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I seldom read dance criticism, mostly because critics nearly never mention the music, much less how the music is used. Yet without the music the dance would be without its spine. A good choreographer goes against the sound in a manner that only the sound could provoke, finding in the music's potential more than even the composer is aware of. No critic has yet written an essay on the interaction — on how music, because it has no specific meaning, can make or break a given "meaningful" scene. Music's power lies in an absence of human significance and this power dominates all mediums it contacts. When Georges Auric composed the score for Blood of a Poet he produced what is commonly known as love music for love scenes, game music for game scenes, funeral music for funeral scenes. Cocteau had the bright idea of replacing the love music with the funeral, game music with the love, funeral with game, which gives the film its surreal correctness.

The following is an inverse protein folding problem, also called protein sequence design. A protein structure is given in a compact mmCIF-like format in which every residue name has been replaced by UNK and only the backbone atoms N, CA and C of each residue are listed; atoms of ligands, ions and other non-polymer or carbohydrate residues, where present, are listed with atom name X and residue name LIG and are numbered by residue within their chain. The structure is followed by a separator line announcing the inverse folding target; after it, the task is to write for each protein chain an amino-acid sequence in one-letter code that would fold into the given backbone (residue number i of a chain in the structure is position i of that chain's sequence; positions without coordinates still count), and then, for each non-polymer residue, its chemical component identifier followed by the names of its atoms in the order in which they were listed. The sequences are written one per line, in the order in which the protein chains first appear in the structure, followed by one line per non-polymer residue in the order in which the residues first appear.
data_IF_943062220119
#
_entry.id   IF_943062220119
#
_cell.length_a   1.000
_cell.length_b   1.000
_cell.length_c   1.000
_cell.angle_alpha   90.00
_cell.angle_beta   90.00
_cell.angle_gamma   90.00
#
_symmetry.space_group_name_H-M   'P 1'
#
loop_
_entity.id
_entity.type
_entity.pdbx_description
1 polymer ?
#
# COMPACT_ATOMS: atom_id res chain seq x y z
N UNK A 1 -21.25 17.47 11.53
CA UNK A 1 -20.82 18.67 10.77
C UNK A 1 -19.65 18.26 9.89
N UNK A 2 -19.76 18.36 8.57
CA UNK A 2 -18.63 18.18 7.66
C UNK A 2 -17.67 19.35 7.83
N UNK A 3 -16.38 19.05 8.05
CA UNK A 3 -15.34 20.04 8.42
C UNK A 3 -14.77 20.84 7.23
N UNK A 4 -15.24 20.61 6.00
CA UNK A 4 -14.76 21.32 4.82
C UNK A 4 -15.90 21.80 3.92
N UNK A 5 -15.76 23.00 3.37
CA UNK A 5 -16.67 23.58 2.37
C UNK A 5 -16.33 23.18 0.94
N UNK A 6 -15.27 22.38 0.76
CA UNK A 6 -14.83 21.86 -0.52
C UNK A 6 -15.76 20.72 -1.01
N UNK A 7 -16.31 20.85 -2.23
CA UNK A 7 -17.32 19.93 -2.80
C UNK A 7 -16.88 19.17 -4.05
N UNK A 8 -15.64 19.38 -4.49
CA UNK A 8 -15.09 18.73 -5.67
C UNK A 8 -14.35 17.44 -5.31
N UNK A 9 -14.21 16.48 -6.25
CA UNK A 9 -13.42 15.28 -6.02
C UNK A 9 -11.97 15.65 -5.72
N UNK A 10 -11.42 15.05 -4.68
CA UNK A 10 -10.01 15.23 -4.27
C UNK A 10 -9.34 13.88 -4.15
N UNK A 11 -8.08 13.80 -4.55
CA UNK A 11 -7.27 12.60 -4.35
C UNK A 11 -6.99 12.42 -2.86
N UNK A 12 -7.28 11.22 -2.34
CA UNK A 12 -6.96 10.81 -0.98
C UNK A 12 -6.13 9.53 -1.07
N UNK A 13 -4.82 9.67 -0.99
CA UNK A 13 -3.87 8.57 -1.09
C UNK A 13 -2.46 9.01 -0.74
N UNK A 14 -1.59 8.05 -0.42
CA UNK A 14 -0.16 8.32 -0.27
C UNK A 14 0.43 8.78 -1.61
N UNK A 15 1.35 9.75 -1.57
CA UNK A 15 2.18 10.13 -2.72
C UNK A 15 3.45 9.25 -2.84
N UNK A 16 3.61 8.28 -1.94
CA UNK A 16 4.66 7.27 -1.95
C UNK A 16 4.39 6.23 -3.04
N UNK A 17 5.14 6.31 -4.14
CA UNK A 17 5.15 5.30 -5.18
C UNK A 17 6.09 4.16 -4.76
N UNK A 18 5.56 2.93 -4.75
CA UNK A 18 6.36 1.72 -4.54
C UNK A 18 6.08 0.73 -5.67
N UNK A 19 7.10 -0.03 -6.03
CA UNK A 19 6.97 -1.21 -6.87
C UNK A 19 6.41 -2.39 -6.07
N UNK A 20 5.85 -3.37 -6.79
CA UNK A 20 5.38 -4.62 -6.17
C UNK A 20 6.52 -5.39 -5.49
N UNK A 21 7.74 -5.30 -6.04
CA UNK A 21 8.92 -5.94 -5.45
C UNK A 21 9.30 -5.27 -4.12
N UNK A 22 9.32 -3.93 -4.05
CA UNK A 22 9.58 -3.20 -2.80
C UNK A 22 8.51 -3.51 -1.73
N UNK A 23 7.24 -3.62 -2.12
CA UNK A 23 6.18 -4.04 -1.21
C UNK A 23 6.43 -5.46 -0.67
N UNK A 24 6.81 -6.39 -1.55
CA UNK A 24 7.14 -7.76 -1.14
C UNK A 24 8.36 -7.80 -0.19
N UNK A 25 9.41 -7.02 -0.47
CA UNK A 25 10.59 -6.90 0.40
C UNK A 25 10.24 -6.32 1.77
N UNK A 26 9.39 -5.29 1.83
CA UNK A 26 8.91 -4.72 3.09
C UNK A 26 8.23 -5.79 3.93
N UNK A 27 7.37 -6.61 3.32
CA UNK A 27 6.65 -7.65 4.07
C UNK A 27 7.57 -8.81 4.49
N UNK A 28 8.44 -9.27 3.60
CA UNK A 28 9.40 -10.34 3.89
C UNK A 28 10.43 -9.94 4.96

The sea reminds me of Debussy's La mer; La mer never reminds me of the sea. But if a picture recalls the sea, the sea conjures up no picture of anything beyond itself. In this sense, water is as abstract as music, but a picture of water represents an abstraction. Whatever title Debussy might have chosen, his work i